The Spitfire reel finally traced back to the source

One of the most intriguing of all the Hardy reels for the collector is the one with the “Spitfire finish”.

Many collectors attribute the use of Spitfire to Jamie Maxtone-Graham, who invented the term some 40 years ago to help describe the bright finish.

I knew Jamie well and was happy to do some of his tackle collecting in the English counties.

When visiting him in Dumfries, then later Peebles he would often talk of his family, his tackle trips and the wealthy clients he met.

One such client, Mr Laurel of Castle Bromwich, a seasoned salmon angler, sold his father’s tackle to JMG. Laurel owned a massive engineering factory which was seconded by the War Ministry in 1941 to manufacture aircraft parts and later built the iconic Spitfire aircraft.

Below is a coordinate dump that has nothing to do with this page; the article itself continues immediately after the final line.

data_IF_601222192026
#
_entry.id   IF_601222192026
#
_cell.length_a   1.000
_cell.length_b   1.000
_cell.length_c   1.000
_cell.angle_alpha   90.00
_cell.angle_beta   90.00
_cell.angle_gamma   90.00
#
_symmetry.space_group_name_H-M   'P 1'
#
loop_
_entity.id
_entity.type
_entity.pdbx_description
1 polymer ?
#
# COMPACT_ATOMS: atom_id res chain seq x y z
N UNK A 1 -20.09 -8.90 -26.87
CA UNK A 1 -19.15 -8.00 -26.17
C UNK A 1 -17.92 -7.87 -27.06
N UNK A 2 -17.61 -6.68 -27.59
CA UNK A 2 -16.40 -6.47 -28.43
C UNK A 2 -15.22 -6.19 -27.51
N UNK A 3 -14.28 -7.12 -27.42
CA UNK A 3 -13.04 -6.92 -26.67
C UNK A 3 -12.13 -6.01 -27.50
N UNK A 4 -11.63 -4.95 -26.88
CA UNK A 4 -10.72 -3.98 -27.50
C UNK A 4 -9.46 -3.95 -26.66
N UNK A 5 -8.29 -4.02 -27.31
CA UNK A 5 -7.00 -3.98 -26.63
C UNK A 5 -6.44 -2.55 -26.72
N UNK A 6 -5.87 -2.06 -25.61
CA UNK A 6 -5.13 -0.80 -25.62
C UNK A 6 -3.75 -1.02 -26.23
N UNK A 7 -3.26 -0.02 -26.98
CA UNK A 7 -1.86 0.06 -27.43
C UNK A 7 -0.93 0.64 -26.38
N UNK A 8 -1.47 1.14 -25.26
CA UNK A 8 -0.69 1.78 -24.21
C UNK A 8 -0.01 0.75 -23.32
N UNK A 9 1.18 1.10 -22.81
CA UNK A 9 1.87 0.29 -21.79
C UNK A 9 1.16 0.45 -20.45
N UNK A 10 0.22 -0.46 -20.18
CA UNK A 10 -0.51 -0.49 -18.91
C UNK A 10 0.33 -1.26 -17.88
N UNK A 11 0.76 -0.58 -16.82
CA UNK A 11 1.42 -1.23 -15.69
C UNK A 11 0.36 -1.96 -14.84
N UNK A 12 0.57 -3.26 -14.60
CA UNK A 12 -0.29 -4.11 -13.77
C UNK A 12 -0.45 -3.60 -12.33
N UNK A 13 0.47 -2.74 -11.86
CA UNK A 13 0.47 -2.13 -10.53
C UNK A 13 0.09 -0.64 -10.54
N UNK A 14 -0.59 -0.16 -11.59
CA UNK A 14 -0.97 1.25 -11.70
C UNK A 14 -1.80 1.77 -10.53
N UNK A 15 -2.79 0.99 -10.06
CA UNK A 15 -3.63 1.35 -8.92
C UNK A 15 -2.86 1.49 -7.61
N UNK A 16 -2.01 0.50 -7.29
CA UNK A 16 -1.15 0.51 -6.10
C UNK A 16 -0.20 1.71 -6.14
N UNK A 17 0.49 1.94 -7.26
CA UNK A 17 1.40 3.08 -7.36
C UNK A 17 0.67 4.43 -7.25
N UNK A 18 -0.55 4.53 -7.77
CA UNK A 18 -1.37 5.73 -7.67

My fascination in this story not only stems from my father, who was in the RAF during WW2, as well as my interest in Reginal Mitchell, a Stoke- on-Trent born engineer from the city to which I now adhere.

Hardy Bros. of Alnwick were also seconded to assist with WW2 engineering projects, and during one meeting of LR Hardy and Mr S Laurel on the River Tweed, a deal was struck.

Upon discovering the nimble-fingered ladies in Laurel’s factory were adept in the manufacture and polishing of metal components, the Spitfire range of reels was born.

Made only on the nightshift, it’s been difficult to prove this story until I was recently sent an old ragtime album of postcards and inside, well, see for yourself, proof beyond belief the Spitfire factory made the spitfire reels

Another tackle conundrum solved!

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